Lesbian Visibility Week has been annually celebrated since 2008, and this year it runs from Monday 25th April to Sunday 1st May, with Lesbian Visibility Day celebrated on the 26th of April. The event was created to recognise, celebrate and importantly support lesbian, bisexual, transgender and queer women across the UK and beyond to be comfortable as their true selves in all aspects of their lives. It’s a chance to focus on the ‘L’ of ‘LGBT+, looking to the past history that got us to where we are today, the present triumphs in progress, and what can be done in the future to ensure there is full equality and acceptance. It is important that all members of the lesbian community are validated, including those that are non-binary, transgender, and from marginalised communities.
There is not always an awareness of the difficulties that lesbians can face and why they need extra appreciation and validation. It can be tough on mental health because there is still prejudice and misunderstanding about this sexuality, with the added prejudice of facing sexism. Research has shown that gay women are almost twice as unlikely to be out in the workplace as gay male colleagues. The word ‘lesbian’ can be uncomfortable for people to use or can be used as a joke or an insult. And the media, for example films and television, particularly reality tv, are still behind on representation, or accurate representation, of lesbian relationships, and can portray them as being over sexualised, for the benefit of the straight male audience.
There can be a strain put on mental health, because of the pressures of either coming out or keeping identity and relationships hidden, worrying about not meeting expectations, and fearing prejudice and homophobia. There can be a sense of shame felt about having feelings or attraction for someone the same gender, or confusion and guilt. It can be lonely and isolating, particularly on young people. So it can make a huge positive impact when you have supportive people around you that accept and affirm your identity. There is great positivity to be found in realising this is who I love, and this is who I am. I am not alone in how I feel and there are many others who are just like me in not feeling attraction or romantic feelings towards men.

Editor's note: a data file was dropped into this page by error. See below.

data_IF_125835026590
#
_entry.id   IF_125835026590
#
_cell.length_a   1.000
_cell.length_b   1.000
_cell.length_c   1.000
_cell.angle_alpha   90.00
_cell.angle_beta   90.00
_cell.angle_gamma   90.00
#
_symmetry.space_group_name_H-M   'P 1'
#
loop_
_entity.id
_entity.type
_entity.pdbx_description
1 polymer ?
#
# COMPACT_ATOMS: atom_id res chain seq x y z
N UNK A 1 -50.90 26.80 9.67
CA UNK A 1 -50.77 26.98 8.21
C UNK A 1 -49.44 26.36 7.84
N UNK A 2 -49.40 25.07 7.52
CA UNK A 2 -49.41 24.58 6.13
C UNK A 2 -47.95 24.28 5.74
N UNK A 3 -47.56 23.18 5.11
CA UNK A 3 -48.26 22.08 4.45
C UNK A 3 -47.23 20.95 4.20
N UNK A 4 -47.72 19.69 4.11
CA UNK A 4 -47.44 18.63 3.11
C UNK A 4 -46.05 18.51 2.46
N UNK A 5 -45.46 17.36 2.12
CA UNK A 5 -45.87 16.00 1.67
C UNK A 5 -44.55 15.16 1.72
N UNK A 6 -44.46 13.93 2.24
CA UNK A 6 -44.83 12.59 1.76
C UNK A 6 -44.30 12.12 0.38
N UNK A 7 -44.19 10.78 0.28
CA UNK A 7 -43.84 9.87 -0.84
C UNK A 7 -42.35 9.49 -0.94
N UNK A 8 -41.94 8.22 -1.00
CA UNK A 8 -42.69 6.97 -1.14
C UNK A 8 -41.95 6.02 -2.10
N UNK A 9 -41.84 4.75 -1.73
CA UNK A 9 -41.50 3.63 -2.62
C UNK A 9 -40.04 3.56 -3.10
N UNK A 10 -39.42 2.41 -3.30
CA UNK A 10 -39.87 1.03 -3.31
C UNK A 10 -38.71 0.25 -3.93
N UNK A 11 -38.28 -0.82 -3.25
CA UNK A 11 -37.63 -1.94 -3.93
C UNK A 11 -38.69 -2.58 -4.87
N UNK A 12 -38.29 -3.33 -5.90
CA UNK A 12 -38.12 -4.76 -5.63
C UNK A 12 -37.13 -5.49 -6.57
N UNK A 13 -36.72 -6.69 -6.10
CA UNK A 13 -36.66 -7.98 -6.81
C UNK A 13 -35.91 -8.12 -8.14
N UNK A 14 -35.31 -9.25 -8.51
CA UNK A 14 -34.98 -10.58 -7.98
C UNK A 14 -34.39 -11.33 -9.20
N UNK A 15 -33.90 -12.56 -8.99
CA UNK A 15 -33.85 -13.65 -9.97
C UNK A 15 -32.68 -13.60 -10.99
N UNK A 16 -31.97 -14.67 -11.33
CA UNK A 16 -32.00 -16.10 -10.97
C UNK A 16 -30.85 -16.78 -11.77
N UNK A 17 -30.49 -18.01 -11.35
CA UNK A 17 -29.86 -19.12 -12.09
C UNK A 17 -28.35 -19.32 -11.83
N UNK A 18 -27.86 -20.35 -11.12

Looking after your mental wellbeing and building your sense of self-worth can be extra important as a lesbian, as well as being kind to yourself and being able to find self-acceptance. At Space Youth Project we are committed to being a supportive, understanding and freeing space for LGBT+ young people, including those identifying as lesbian. There are many ways to get involved with space, including regular, free youth groups across Dorset, special events and school talks, 1 to 1 support and counselling, and through social media, all of which you can find more info about on our website.
Mind Out (mindout.org.uk) is a mental health service aimed specifically at those who are in LGBT+ communities, or have a relationship with someone who identifies as LGBT+.
And Dorset Mind Your Head (www.dorsetmindyourhead.co.uk) have plenty of helpful resources, information and support available on mental well-being for young people.
In summary, lesbians are valid, important, and completely deserving of respect and acceptance!
Sources / links:
Written by Katie, in collaboration with Dorset Mind Your Head